Thanks to a fall fundraising event centered on hay, S.S. Dixon Primary School has iPads and other technology that many schools don’t.

The Pace, FL, school’s month-long Haystackular includes a hay slide, hay rides and many other activities. But the main attraction is a giant hay maze made with 4,000 small-square bales.

It’s promoted as the largest hay maze in northwestern Florida.

“Some people zip through it in 10 or 15 minutes, and every year we have people who get lost in there and we have to rescue them,” reports Tanya Westerkom, Haystackular coordinator.

Open to the public on weekends from mid-October to mid-November, and for weekday school trips during that period, the event attracts about 7,000 visitors. Ticket sales plus sponsorships sold to local merchants total about $50,000. Haystackular nets more than $30,000 per year.

“We’re trying to double those numbers,” says Westerkom. “To make more money, we have to get more people in.”

She hopes enhanced advertising and promotion, plus new attractions that include a nine-hole mini-golf course made from bales, will boost attendance at this year’s festival. It runs through Nov. 17 at the school, which has about 700 students from kindergarten through second grade.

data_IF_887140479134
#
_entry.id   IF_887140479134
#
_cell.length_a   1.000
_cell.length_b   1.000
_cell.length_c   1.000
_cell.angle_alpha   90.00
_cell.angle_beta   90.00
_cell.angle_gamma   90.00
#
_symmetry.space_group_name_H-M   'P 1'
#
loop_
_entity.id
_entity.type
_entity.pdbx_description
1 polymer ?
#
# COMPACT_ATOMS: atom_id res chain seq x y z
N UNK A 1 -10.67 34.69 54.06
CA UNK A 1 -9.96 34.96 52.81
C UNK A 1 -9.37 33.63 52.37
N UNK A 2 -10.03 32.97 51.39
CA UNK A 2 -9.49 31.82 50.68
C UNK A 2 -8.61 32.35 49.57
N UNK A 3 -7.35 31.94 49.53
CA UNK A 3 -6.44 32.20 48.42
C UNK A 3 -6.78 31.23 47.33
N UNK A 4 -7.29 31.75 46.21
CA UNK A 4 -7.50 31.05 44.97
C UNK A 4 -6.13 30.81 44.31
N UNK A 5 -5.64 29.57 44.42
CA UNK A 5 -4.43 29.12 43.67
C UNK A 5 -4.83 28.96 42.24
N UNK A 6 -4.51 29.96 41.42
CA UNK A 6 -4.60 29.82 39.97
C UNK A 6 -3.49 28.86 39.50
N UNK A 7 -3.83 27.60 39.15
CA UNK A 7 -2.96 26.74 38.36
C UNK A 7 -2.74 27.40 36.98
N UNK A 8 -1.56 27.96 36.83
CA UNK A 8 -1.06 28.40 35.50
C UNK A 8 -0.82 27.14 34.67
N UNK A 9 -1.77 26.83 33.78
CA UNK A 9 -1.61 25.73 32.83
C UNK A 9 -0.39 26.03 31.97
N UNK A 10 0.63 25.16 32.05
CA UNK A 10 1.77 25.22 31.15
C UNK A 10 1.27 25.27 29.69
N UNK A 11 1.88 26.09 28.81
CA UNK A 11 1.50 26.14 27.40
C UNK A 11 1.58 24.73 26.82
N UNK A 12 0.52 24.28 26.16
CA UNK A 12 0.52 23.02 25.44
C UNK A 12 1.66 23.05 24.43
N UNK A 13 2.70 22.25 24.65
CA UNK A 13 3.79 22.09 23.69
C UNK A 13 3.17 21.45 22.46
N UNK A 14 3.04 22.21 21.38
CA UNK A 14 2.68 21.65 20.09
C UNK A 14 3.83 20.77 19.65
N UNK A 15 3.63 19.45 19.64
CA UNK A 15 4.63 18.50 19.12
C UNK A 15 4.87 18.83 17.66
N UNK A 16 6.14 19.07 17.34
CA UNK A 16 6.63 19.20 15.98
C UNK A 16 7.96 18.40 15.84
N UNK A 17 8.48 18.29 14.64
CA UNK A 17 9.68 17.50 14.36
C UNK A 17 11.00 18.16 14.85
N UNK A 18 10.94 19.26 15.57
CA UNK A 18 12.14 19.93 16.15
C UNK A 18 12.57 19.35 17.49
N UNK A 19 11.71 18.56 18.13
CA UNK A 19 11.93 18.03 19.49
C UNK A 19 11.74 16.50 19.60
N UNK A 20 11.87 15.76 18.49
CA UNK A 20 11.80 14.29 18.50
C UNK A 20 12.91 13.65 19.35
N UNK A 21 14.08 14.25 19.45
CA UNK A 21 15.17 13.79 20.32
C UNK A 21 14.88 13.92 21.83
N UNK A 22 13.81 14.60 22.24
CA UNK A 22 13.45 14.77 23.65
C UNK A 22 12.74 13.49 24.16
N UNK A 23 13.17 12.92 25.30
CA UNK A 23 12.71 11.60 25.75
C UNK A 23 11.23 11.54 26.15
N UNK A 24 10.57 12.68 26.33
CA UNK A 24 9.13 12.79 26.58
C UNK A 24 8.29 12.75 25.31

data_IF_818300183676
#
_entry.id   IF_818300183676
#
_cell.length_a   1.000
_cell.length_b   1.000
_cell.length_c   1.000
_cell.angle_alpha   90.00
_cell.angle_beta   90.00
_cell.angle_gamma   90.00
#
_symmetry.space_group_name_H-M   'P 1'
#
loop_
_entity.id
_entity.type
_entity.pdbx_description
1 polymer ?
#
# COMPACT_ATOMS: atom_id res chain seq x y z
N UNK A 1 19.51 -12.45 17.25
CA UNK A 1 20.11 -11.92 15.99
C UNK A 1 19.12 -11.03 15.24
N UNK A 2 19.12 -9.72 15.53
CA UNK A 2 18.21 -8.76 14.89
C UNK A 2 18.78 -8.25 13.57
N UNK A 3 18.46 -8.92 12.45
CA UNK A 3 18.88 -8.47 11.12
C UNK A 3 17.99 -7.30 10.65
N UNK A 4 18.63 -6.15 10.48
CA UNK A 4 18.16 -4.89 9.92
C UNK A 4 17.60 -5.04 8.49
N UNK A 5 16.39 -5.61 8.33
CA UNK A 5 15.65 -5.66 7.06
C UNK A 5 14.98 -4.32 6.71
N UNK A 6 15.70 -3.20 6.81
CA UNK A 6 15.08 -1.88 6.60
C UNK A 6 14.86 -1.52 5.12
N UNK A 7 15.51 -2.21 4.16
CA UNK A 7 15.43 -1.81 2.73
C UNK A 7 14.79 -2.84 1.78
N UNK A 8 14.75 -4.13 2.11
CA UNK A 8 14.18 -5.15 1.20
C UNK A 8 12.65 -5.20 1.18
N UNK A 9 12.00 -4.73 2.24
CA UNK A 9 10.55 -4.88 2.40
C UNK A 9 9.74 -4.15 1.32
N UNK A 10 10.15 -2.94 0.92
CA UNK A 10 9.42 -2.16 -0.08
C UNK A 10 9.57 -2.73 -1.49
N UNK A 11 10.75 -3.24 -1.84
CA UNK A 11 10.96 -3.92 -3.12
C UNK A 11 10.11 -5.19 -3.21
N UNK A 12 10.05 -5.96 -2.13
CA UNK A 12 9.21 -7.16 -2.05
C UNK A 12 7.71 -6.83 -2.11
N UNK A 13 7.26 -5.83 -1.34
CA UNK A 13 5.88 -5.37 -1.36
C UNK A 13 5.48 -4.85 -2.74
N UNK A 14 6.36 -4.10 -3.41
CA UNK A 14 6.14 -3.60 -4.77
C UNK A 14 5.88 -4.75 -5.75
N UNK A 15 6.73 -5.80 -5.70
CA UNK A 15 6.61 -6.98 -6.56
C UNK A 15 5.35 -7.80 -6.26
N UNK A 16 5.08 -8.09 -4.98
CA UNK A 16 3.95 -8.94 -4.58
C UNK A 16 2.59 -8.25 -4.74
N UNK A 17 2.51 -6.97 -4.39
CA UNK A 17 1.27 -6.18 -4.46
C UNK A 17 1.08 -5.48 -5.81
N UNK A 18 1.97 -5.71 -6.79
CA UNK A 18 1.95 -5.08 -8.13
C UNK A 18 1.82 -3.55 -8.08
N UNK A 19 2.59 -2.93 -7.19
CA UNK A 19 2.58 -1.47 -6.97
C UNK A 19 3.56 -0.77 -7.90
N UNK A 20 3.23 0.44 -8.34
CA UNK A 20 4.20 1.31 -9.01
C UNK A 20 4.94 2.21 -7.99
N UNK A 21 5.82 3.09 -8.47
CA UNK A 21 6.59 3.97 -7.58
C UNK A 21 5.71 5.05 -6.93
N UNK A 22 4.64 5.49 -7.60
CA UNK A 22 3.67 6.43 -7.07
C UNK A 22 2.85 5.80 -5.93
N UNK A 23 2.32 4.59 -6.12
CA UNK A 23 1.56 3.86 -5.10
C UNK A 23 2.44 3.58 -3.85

Haystackular was started four years ago, replacing a day-long carnival that brought in about $7,000 per year. “It was a lot of work with little return,” remembers Westerkom, who then was president of the school’s Parent Teacher Organization. After reading about a hay maze at a Texas school, she figured building a bigger one and opening it to the public would generate more revenue than the carnival with roughly the same amount of effort.

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Westerkom buys 5,000 bales of straw and medium-quality hay from local growers, then resells it when the event ends. The hay is usually a mixture of bermudagrass, bahiagrass and other grass hays. Any type will suffice, except for one that’s popular in the area.

“We can’t use peanut hay because of allergies in the school,” she says.

The maze is designed by a local corrections officer and built by Santa Rosa County Jail inmates. Last year’s maze was shaped like a horse head; this year’s is a hexagon. A $5 ticket buys an unlimited number of trips through the maze, plus hay rides and access to a corn crawl – a shallow amount of grain penned in by bales for younger kids to play in.

Three trips down the hay slide, also built by prison inmates, costs $1. Kids climb a haystack and slide through a tunnel formed by two culverts donated by a local company.

Workers at Haystackular, all volunteers, include parents and high school students. In return for their help, the high schoolers earn points in a statewide college scholarship program.

Weekday field trips involve about 800 students from local schools. They solve math problems and do geocaching (finding hidden items using GPS) and compass exercises while going through the maze.

“It’s a fun field trip, but it also satisfies the common core (academic) standards that schools are required to use,” Westerkom says.

The 2010 maze won a Florida Department of Education parent involvement award. Last year’s maze helped school principal Debbie Anderson become Florida’s 2013 Innovative Technology Principal of the Year.

“She’s been able to upgrade technology in the school because of the funds raised directly from Haystackular,” says Westerkom.

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